## We can use KVL or KCL to write and solve

an equation associated with the circuit.
Example: a series Resistive Circuit
I1 I3

I1+I2+I3=0 + I 2

V(t) R1 R2
I2=-V(t)/R1; I3=-V(t)/R2; -
I1-V(t)/R1 -V(t)/R2 =0
I1=V(t)/R1 +V(t)/R2=V(t)[1/R1 +1/R2]

J.Schesser
Series Circuits
a 20 b 50 c
Resistors
+ 70V -

RT = 20+ 50 = 70

## Vac = Vab + Vbc = I 20 + I 50

= I (20 + 50) = I 70 = 70V
I = 1A

## BME 372 Electronics I 26

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Combining Rs, Ls and Cs

## Example: a series RLC circuit

R1 L1

dI (t ) 1
V (t ) = I (t ) R1 + L1 + I (t )dt + V(t)
I(t)
C1
dt C1 --

on special cases

## BME 372 Electronics I 27

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Impedances
Our special case, signals of the form: V(t) or I(t) =Aest
where s can be a real or complex number
dI (t ) 1 dI (t ) 1
V (t ) = I (t ) R1 + L1 + I (t )dt 10e5t = I (t )10 + 5 + I (t )dt
dt C1 dt .2
dAe5t
Let' s assume : 10e = Ae 10 + 5
5t 5t
+ 5 Ae 5t dt
dt
V (t ) = 10e 5t ; R1 = 10; L1 = 5h; C1 = .2 f
5e5t
Let' s try : 10e = A(e 10 + 5 5e +
5t 5t 5t
)
5
I (t ) = Ae 5t
= A(e 5t 36)
10 10
A = ; I (t ) = e5t
36 36

## This is only one portion of the solution and does not

include the transient response.
BME 372 Electronics I 28
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Impedances

## Since the derivative [and integral] of Aest =

sAest [=(1/s)Aest], we can define the
impedance of a circuit element as Z(s)=V/I
where Z is only a function of s since the
time dependency drops out.

## BME 372 Electronics I 29

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Impedances
dI (t )
For an inductor, let' s assume I (t ) = Ae ; then V (t ) = L
st
= LsAe st ;
dt
V sLAe st
Z (s) = = st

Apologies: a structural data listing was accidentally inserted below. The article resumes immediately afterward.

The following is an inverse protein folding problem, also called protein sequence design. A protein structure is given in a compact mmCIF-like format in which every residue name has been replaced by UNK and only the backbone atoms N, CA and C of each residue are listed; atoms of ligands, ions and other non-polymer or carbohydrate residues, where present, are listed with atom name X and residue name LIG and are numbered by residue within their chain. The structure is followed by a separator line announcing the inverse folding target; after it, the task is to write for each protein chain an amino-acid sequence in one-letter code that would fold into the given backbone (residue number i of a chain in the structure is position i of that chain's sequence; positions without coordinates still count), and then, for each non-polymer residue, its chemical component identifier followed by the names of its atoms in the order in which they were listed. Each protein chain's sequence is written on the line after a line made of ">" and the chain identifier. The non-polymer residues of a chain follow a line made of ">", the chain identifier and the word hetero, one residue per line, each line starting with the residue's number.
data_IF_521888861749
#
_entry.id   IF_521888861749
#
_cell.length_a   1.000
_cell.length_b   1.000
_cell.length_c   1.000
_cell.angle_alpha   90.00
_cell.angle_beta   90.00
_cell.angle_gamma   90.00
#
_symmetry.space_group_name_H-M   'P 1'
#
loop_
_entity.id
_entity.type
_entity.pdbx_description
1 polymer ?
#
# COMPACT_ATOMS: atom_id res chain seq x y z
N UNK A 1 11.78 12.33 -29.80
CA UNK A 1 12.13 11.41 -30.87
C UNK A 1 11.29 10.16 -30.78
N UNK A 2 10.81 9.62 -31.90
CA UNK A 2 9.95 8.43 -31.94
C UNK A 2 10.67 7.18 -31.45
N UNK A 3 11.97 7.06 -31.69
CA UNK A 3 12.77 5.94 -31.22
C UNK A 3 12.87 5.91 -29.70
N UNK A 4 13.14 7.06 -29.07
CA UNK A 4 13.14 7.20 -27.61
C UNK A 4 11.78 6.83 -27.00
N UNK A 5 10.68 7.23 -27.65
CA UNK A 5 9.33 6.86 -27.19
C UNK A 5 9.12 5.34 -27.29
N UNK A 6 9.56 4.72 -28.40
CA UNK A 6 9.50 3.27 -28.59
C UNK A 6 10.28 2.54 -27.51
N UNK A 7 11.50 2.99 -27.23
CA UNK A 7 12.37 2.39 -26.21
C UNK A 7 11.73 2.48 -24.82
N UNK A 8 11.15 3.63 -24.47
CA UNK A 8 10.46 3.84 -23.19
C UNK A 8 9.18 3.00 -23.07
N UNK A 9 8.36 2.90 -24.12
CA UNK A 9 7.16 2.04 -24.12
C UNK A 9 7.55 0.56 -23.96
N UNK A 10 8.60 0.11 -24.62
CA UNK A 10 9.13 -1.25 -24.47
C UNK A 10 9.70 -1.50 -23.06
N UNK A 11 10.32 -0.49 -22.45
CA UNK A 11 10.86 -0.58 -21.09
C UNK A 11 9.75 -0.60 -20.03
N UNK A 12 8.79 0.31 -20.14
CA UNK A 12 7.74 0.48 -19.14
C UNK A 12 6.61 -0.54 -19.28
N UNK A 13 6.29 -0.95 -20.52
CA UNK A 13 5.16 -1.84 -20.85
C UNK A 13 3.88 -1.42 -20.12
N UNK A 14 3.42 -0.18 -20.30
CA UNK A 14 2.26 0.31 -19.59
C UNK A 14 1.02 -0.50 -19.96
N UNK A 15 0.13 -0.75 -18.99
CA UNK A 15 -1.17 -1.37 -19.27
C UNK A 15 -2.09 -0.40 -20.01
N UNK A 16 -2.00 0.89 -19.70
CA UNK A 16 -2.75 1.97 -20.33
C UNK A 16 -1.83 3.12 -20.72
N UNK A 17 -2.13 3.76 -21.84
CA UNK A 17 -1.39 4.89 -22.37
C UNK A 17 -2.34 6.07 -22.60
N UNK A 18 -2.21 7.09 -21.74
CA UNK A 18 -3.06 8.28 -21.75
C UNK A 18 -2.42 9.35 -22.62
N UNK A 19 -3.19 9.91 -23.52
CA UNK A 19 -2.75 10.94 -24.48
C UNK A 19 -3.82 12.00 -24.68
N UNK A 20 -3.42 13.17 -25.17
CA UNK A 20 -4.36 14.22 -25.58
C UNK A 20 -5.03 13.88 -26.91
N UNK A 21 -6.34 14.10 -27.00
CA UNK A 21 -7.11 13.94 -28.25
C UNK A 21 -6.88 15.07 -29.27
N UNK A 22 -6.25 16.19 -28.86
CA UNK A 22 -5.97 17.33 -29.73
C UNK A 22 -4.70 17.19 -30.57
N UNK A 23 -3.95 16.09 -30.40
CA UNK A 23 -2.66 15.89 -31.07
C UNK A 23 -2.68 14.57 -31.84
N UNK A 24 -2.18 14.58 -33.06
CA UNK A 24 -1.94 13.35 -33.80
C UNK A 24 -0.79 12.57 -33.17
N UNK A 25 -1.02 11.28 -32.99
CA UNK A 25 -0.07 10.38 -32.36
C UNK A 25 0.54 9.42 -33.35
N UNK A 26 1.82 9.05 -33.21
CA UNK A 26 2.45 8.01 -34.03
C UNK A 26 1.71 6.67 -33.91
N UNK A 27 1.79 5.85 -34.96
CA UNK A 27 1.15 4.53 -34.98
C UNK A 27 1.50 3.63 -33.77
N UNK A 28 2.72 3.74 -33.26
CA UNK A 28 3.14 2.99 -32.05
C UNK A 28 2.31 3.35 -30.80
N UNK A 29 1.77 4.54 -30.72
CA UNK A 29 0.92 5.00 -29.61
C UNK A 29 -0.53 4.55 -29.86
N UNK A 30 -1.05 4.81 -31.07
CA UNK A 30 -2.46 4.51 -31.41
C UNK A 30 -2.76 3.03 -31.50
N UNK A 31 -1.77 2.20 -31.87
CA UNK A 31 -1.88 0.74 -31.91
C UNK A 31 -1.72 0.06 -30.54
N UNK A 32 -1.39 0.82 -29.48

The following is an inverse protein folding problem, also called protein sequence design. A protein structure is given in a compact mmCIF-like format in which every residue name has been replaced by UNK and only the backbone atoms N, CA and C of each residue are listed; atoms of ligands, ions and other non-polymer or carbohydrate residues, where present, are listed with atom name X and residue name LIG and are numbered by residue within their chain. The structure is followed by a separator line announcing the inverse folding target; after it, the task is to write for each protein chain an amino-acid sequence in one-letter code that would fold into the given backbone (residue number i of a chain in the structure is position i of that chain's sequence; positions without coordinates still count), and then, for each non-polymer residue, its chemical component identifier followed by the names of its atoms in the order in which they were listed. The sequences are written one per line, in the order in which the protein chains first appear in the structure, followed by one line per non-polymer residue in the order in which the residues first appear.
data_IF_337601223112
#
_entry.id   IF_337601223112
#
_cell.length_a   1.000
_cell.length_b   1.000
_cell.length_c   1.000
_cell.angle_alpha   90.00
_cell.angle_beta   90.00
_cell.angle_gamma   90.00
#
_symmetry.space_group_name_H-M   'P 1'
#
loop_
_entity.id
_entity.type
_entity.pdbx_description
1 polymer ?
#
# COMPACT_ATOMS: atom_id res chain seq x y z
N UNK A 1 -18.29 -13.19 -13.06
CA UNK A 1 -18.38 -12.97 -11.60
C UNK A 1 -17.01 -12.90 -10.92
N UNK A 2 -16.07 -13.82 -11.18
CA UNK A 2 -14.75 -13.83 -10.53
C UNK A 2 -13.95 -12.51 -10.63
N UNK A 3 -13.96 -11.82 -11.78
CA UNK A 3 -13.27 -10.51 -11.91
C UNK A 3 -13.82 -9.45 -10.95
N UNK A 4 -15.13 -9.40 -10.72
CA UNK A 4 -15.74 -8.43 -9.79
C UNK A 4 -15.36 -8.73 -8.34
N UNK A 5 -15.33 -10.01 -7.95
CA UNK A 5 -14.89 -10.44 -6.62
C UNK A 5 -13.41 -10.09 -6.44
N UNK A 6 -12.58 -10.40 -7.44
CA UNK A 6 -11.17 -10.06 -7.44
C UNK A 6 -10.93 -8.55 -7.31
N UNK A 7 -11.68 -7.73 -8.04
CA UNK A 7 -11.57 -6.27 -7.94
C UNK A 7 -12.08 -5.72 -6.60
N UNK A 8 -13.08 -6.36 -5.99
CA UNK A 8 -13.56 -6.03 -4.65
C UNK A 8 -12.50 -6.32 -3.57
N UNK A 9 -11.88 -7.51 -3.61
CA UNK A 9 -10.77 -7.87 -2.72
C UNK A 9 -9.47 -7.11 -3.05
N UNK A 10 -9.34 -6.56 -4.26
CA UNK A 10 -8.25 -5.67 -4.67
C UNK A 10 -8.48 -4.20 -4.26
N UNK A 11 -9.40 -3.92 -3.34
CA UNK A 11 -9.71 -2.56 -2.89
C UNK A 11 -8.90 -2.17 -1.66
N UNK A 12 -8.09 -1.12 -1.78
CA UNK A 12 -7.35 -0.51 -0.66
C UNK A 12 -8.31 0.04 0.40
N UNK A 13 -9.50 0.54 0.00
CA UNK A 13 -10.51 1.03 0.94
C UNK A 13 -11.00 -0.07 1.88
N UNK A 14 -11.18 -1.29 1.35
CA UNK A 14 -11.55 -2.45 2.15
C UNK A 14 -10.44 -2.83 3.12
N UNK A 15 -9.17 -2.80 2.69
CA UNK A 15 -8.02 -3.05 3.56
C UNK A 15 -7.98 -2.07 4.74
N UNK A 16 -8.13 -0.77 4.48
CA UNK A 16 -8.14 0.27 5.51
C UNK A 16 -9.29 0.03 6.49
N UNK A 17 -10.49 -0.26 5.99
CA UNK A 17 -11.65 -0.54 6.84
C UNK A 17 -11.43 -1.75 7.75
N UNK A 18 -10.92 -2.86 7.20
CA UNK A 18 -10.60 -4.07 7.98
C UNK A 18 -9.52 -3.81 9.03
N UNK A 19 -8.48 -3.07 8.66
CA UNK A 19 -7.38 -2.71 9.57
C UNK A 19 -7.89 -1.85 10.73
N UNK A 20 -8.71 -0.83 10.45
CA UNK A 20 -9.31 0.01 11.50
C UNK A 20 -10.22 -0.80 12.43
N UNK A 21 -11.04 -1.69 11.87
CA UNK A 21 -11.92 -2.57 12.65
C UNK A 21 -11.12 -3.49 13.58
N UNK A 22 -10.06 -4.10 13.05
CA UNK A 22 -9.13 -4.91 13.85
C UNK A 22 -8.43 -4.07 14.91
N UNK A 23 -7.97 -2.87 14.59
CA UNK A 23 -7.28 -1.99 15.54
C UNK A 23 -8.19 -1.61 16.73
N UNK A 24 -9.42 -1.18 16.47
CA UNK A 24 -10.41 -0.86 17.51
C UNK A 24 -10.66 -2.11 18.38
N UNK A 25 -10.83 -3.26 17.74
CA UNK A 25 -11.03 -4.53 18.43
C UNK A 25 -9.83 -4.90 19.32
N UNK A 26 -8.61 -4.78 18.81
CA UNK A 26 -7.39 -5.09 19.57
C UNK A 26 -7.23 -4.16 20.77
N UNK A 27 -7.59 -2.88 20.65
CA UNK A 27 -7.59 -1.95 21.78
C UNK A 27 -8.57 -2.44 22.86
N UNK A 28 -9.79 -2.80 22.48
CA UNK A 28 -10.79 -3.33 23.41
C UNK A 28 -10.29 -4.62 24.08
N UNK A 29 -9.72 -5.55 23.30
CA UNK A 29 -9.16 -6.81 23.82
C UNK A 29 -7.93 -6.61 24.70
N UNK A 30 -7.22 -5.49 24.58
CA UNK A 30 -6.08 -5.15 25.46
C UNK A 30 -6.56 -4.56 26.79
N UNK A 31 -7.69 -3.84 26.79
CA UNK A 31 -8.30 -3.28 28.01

= sL
I Ae

dV (t )
For a capacitor, let' s assume V (t ) = Ae st ; then I (t ) = C = CsAe st ;
dt
V Ae st 1
Z (s) = = =
I sCAe st sC

## For a resistor, let' s assume I (t ) = Ae st ; then V (t ) = RI (t ) = RAe st ;

V RAe st
Z (s) = = st
=R
I Ae
BME 372 Electronics I 30
J.Schesser
Impedances

## Recall Eulers formula e j = cos +j sin

where j is the imaginary number = 1

## A special case of our special case is for

sinusoidal inputs, where s=j

J.Schesser
Complex Numbers

## Complex numbers: What are they?

What is the solution to this equation?
ax2+bx+c=0
This is a second order equation whose
solution is:
x1, 2 = b b 4ac
2

2a

## BME 372 Electronics I 32

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What is the solution to?

1. x2+4x+3=0

x1, 2 = 4 4 2
4 3 = 4 16 12
2 2
= 4 4 = 4 2 = 1,3
2 2

## BME 372 Electronics I 33

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What is the solution to?

2. x2+4x+5=0

x1, 2 = 4 4 2
4 5 = 4 16 20
2 2
= 4 4 ?????
2

## BME 372 Electronics I 34

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What is the Square Root of a Negative
Number?
We define the square root of a negative
number as an imaginary number
We define
1 j for engineers (i for mathematic ans)
Then our solution becomes:
4 4 2 4 5 4 16 20
x1, 2 = =
2 2
4 4 4 j 4 4 j2
= = = = 2 + j1,2 j1
2 2 2
BME 372 Electronics I 35
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The Complex Plane
z = x+jy is a complex number where:
x = Re{z} is the real part of z
y = Im{z} is the imaginary part of z
We can define the complex plane and we can
define 2 representations for a complex number:
z = x+jy
Im{z}
y (x,y)

x
Re{z}

## BME 372 Electronics I 36

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Rectangular Form
Rectangular (or cartesian) form of a complex
number is given as
z = x+jy
x = Re{z} is the real part of z
y = Im{z} is the imaginary part of z
z = x+jy
Im{z}
y (x,y)

x
Re{z}
Rectangular or Cartesian
BME 372 Electronics I 37
J.Schesser
Polar Form
j
z = re = r is a complex number where:
r is the magnitude of z
is the angle or argument of z (arg z)
z = r e j
Im{z}
y (r,)
r

x
Re{z}
Polar

## BME 372 Electronics I 38

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Relationships between the Polar and Rectangular
Forms

z = x + jy = r e j

Relationship of Polar to the Rectangular Form:
x = Re{z} = r cos
y = Im{z} = r sin
Relationship of Rectangular to Polar Form:
y
r= x +y